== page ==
VW’s cheating and subsequent handling of the diesel crisis makes it difficult to trust the company. For example in the epilogue, Ewing points out that VW may have been cheating in 2016 on the carbon dioxide emissions of certain Audi models. Apparently the automatic transmission of these vehicles worked differently in test conditions than on the road in such a way as to reduce the emission of carbon dioxide. Whether this was deliberate is unclear, but regulators in the U.S. and Europe are unlikely to give VW the benefit of the doubt.  
While this book is an important contribution to our understanding of a major fraud, the story of which is still ongoing, I will mention a few quibbles.
Ewing explains that diesel engines get better mileage than gasoline ones because they are more efficient. That is not the whole story. Diesel weighs about 7.5 pounds per gallon, while gasoline weighs about 6.3 pounds per gallon. In other words it takes more crude oil to make a gallon of diesel than a gallon of gasoline. If one calculated miles per pound, diesel would likely in most, if not all, cases still have an advantage, but it would be less. (I wrote about what I call volume illusion here.)
Also, the author provides quite a bit of detail concerning the relationship of VW and Porsche, including takeover attempts. This is a complicated story, and the author does not clearly explain why he thinks this story’s details are relevant to the diesel scandal.
It would have been more useful to focus in greater detail on European government officials’ mistake of encouraging diesel cars, including taxing diesel less than gasoline. Their focus was on carbon dioxide and not on nitrous oxides. The prevalence of diesel cars in Europe has caused serious pollution problems in London and Paris. This was an enormous public policy mistake.
Also, I would have been interested to know more about Michael Horn, the CEO of the Volkswagen Group of America when the diesel scandal broke. Many observers though he was candid about the problems, which included testifying at Congressional hearing, and U.S. dealers acted to save his job when VW’s German headquarters apparently wanted to remove him. The dealers thought he was the man to lead them through this crisis. One of his actions in the aftermath was designed to help dealers while at the same time making a small amend to owners of VW diesel cars. VW offered U.S. owners of diesel cars a $500 gift card that could be used anywhere and another $500 gift card that could only be used at a VW dealer. The second gift card likely drove more parts and service business to dealers that may have otherwise gone to independent shops. However, on March 9, 2016, Horn abruptly resigned and left the United States and has disappeared from public view. He may have feared legal action against him in the U.S., and also he may have lost favor with his bosses in Germany, who reportedly were not thrilled with the gift card offer and may have had other reasons to see Horn gone. The story of what happened has not been told, and Ewing may not have been able to find out much about this.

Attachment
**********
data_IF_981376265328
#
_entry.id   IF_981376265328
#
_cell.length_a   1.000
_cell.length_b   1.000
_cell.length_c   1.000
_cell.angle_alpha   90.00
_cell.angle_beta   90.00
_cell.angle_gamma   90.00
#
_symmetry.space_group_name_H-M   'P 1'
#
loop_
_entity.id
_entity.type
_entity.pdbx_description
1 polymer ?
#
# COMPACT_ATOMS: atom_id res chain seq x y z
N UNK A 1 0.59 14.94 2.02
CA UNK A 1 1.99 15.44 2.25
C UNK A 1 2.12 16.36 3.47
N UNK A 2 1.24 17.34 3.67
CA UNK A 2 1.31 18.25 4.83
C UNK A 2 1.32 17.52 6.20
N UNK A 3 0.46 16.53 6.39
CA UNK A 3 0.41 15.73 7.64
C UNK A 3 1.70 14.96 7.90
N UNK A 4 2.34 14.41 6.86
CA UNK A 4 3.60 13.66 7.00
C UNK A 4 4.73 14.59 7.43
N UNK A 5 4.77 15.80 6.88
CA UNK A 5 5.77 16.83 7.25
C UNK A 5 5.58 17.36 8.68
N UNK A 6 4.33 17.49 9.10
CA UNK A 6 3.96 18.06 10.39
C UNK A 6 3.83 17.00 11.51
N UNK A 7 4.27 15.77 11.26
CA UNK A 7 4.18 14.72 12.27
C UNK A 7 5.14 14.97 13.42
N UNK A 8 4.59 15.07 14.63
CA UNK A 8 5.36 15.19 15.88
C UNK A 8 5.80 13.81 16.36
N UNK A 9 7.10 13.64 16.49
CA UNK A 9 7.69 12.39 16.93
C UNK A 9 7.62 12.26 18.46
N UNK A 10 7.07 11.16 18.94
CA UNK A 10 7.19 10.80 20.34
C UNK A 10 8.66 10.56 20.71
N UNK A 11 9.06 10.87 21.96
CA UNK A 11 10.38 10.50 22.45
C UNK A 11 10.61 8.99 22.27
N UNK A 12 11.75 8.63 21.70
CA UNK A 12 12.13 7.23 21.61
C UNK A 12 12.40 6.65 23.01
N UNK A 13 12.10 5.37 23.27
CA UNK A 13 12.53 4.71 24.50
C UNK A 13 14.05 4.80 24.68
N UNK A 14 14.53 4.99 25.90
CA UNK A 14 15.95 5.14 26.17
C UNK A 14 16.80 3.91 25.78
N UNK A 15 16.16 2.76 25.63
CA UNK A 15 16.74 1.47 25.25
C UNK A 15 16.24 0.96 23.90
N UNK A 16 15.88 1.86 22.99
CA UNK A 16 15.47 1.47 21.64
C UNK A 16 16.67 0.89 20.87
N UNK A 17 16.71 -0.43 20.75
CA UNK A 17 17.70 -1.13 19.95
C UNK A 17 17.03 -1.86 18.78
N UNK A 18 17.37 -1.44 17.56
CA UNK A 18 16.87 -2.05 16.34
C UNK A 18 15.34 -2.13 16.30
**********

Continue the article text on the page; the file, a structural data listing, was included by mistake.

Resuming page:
As a final note, followers of current developments in Washington, DC will be interested to know that both Robert Mueller and Sally Yates have significant roles in this story. Judge Breyer appointed Robert Mueller, the former director of the FBI and the current special counsel investigating the Trump Administration, as a special settlement master. In effect, he was a mediator between VW and the lawyers representing diesel car owners while they were in talks that eventually resulted in the settlement. Mueller was at the time a partner at WilmerHale, a major law firm.
Sally Yates, who was fired by President Trump after she announced that the Justice Department would not defend the Administration’s travel ban as long as she was acting Attorney General, was Deputy Attorney General in 2015 when she wrote a memo, according to Ewing, “instructing the [Justice] department’s lawyers not to agree to settlements with corporations accused of wrongdoing unless they also included punishment for the people responsible. The memo, which attracted wide attention, made it clear that the government should not be content with nabbing a few middle managers. Investigators should target ‘high-level executives, who may be insulated from the day-to-day activity in which the misconduct occurs.” This memo was presumably a response to the 2008 financial crisis, in the aftermath of which, Ewing points out that “shareholders often wound up bearing the financial burden of fines, while managers walked away richer.” Currently, there are individuals who held responsible positions at VW while the diesel cheating was taking place who cannot leave Germany, even to another European country, because of fear of being extradited to the U.S. One VW executive, Oliver Schmidt made the mistake of traveling to the U.S. He was arrested by FBI agents on January 7, 2017, and according to the author, a federal judge in Detroit refused his request for bail, and his case is scheduled to go to trial in January 2018.